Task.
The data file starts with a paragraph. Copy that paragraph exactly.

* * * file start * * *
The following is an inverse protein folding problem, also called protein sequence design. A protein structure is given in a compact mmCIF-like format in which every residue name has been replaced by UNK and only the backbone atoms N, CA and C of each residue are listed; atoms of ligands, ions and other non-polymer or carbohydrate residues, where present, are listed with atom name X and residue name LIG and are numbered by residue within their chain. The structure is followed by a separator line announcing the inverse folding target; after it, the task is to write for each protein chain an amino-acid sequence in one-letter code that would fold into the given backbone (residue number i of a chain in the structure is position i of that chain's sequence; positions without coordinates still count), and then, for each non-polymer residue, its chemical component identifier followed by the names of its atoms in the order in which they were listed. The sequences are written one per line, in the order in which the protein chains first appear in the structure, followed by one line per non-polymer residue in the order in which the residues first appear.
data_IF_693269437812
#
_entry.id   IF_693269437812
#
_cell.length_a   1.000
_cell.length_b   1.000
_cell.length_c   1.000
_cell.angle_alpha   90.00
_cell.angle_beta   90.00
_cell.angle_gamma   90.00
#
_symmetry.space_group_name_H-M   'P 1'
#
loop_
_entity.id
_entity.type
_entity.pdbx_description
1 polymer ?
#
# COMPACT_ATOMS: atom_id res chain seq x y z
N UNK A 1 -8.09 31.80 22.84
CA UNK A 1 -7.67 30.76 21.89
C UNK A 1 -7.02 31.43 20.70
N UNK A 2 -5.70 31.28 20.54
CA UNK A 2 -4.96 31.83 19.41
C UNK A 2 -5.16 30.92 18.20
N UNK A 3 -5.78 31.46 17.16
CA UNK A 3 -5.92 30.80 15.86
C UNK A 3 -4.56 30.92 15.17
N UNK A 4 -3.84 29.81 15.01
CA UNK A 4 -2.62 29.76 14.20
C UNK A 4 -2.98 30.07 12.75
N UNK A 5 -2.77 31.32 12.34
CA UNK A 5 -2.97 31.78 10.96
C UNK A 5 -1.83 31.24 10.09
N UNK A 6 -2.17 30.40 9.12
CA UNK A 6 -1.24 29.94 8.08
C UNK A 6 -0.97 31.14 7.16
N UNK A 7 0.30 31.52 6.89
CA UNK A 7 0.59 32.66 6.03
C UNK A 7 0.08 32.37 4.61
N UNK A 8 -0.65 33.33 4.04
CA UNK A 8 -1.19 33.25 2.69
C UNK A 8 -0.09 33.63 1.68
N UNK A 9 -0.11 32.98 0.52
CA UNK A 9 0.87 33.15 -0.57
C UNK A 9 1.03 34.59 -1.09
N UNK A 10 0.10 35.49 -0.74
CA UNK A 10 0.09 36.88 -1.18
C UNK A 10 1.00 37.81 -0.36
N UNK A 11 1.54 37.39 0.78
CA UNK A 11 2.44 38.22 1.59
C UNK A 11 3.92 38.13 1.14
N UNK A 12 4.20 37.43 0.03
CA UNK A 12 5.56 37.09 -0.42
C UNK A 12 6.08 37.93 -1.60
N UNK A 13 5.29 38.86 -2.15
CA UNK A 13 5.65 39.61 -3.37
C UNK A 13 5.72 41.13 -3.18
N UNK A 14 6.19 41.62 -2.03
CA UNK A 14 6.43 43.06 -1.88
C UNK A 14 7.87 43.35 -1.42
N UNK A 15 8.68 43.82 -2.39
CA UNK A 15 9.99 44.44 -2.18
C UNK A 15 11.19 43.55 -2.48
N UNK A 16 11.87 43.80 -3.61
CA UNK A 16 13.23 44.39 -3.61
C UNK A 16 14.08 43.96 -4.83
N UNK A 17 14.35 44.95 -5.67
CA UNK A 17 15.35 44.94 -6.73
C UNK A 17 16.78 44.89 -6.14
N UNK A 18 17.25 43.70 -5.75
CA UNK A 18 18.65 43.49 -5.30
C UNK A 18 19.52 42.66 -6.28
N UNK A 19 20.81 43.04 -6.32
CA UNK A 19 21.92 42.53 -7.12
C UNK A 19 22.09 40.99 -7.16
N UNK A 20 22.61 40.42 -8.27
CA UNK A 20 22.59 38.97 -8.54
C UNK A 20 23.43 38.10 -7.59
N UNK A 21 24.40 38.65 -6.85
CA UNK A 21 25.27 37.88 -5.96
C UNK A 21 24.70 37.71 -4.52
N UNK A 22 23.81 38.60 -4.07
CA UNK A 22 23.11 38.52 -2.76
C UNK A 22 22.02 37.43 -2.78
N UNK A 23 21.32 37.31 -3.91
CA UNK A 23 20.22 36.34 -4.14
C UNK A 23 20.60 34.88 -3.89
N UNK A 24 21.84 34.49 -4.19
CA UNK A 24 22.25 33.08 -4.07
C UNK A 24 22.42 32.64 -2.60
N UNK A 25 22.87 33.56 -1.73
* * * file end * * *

The following is an inverse protein folding problem, also called protein sequence design. A protein structure is given in a compact mmCIF-like format in which every residue name has been replaced by UNK and only the backbone atoms N, CA and C of each residue are listed; atoms of ligands, ions and other non-polymer or carbohydrate residues, where present, are listed with atom name X and residue name LIG and are numbered by residue within their chain. The structure is followed by a separator line announcing the inverse folding target; after it, the task is to write for each protein chain an amino-acid sequence in one-letter code that would fold into the given backbone (residue number i of a chain in the structure is position i of that chain's sequence; positions without coordinates still count), and then, for each non-polymer residue, its chemical component identifier followed by the names of its atoms in the order in which they were listed. The sequences are written one per line, in the order in which the protein chains first appear in the structure, followed by one line per non-polymer residue in the order in which the residues first appear.